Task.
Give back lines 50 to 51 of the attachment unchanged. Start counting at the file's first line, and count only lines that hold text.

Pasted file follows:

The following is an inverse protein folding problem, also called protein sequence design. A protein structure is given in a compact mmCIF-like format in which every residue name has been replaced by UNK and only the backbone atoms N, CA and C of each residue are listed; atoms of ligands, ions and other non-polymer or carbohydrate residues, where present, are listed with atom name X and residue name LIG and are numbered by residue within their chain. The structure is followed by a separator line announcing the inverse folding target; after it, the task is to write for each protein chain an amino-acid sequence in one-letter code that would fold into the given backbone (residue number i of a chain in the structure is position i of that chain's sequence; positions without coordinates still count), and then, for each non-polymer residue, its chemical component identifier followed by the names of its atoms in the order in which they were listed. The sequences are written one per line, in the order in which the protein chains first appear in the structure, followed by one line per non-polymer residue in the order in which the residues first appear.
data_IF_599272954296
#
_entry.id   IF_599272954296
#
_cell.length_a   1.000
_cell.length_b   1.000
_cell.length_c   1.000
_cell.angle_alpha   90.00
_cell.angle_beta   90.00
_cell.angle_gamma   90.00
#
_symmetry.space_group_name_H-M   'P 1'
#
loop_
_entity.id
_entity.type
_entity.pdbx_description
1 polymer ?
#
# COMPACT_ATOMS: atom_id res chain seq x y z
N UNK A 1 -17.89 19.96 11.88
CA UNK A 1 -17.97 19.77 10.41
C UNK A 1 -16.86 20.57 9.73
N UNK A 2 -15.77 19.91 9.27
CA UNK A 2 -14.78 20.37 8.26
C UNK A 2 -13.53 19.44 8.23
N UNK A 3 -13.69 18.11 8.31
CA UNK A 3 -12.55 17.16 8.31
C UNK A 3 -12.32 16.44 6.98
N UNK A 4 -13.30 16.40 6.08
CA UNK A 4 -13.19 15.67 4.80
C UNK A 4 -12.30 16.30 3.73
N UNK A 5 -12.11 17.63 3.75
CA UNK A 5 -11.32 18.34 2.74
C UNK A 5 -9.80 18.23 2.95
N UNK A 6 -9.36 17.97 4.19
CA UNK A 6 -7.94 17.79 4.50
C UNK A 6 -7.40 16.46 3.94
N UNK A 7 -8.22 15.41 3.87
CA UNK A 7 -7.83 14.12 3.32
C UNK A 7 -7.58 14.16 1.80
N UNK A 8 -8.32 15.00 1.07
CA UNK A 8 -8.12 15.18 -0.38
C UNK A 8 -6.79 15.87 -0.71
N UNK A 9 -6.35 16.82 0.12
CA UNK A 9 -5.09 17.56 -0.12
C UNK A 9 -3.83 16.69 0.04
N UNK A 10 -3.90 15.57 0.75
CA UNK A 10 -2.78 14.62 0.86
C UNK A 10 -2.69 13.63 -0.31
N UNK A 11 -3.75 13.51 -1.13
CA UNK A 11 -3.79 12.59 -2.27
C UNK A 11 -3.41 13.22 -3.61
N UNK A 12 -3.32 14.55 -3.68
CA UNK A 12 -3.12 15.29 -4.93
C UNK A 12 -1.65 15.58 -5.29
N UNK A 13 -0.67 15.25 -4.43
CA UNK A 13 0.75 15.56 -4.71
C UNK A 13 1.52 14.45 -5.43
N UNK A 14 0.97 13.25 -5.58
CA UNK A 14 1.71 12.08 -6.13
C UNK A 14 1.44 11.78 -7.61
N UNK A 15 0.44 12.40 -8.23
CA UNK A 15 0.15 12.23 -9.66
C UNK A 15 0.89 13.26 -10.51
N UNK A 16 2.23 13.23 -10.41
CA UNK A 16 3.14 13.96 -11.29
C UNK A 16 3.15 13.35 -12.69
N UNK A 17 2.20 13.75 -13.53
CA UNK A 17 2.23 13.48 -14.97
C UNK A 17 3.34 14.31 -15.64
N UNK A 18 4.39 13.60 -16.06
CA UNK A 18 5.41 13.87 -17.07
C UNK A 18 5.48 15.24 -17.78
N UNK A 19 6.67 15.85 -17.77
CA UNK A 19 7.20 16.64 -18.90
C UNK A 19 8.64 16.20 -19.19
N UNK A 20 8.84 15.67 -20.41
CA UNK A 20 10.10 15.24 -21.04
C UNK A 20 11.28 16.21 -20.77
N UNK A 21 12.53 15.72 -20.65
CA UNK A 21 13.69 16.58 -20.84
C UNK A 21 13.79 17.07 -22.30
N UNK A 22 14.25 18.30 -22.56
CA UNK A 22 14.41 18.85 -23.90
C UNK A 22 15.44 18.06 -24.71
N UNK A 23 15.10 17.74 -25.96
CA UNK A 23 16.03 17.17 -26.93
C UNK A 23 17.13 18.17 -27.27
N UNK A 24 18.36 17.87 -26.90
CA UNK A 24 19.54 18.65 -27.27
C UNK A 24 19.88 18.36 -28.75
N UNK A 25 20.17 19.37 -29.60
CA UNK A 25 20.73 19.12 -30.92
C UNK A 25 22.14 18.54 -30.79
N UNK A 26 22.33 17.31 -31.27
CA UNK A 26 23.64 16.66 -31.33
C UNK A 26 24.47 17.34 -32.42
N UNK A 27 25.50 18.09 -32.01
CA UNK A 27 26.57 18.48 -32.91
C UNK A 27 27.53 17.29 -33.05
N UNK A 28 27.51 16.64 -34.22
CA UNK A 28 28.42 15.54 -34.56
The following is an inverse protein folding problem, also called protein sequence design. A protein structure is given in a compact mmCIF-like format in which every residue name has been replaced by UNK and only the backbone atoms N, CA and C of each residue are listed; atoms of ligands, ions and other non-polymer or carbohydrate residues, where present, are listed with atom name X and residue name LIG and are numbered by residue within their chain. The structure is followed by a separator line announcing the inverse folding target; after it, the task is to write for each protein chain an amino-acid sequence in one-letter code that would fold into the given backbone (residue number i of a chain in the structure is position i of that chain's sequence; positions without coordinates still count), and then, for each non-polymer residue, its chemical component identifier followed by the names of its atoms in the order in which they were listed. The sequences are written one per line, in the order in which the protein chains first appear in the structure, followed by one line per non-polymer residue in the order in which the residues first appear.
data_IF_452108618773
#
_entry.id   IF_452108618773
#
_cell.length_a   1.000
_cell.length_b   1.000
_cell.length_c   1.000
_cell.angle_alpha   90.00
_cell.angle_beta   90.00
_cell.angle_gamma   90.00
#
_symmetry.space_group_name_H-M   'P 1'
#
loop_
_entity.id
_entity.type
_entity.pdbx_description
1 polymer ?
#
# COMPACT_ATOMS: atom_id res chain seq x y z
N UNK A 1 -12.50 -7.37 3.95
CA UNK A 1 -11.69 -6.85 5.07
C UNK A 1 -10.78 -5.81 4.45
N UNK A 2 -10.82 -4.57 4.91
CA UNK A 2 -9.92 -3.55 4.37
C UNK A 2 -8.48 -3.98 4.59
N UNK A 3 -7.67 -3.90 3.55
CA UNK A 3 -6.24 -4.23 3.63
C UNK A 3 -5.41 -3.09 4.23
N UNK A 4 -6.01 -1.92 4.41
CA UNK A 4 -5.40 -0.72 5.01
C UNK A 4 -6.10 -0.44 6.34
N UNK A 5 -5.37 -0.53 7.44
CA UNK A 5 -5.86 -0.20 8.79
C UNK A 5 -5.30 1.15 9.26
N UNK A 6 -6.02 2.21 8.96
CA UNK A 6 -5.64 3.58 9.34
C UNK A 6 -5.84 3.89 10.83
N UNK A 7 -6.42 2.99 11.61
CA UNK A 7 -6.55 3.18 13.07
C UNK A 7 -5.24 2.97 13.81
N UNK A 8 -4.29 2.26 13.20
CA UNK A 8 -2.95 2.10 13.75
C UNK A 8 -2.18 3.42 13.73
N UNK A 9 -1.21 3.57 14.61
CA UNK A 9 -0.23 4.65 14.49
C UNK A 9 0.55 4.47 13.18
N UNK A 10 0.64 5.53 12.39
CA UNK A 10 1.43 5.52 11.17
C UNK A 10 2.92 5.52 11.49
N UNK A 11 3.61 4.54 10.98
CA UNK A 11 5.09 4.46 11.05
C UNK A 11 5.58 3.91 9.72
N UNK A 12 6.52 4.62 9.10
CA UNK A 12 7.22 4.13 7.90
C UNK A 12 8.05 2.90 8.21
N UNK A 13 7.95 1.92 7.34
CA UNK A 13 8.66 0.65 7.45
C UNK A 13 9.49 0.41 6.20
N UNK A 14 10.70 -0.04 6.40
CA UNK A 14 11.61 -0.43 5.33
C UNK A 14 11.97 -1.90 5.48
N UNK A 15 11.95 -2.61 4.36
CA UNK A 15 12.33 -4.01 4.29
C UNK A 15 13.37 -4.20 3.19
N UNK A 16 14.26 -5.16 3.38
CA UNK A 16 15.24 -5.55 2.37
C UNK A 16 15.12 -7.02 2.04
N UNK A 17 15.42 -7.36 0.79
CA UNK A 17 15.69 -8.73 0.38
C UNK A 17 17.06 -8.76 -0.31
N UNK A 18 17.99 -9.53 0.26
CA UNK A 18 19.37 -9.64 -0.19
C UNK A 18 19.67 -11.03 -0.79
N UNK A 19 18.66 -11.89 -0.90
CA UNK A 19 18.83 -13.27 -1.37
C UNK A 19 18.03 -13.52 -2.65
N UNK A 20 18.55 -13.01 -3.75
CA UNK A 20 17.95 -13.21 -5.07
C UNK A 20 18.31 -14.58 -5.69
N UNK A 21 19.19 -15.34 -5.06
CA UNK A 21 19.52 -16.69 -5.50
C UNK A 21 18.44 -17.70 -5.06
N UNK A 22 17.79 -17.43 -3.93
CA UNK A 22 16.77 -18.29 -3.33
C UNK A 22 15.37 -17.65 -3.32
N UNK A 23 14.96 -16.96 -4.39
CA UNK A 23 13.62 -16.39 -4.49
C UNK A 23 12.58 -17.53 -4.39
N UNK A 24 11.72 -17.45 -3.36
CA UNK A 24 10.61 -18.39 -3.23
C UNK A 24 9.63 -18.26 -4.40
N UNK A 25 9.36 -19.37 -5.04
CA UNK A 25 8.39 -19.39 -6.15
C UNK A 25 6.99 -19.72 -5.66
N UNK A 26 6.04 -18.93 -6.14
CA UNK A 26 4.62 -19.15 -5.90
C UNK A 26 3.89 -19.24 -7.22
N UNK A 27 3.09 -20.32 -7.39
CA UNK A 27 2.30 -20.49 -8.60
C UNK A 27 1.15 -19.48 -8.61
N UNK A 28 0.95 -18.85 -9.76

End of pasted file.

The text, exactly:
CA UNK A 10 -2.78 14.62 0.86
C UNK A 10 -2.69 13.63 -0.31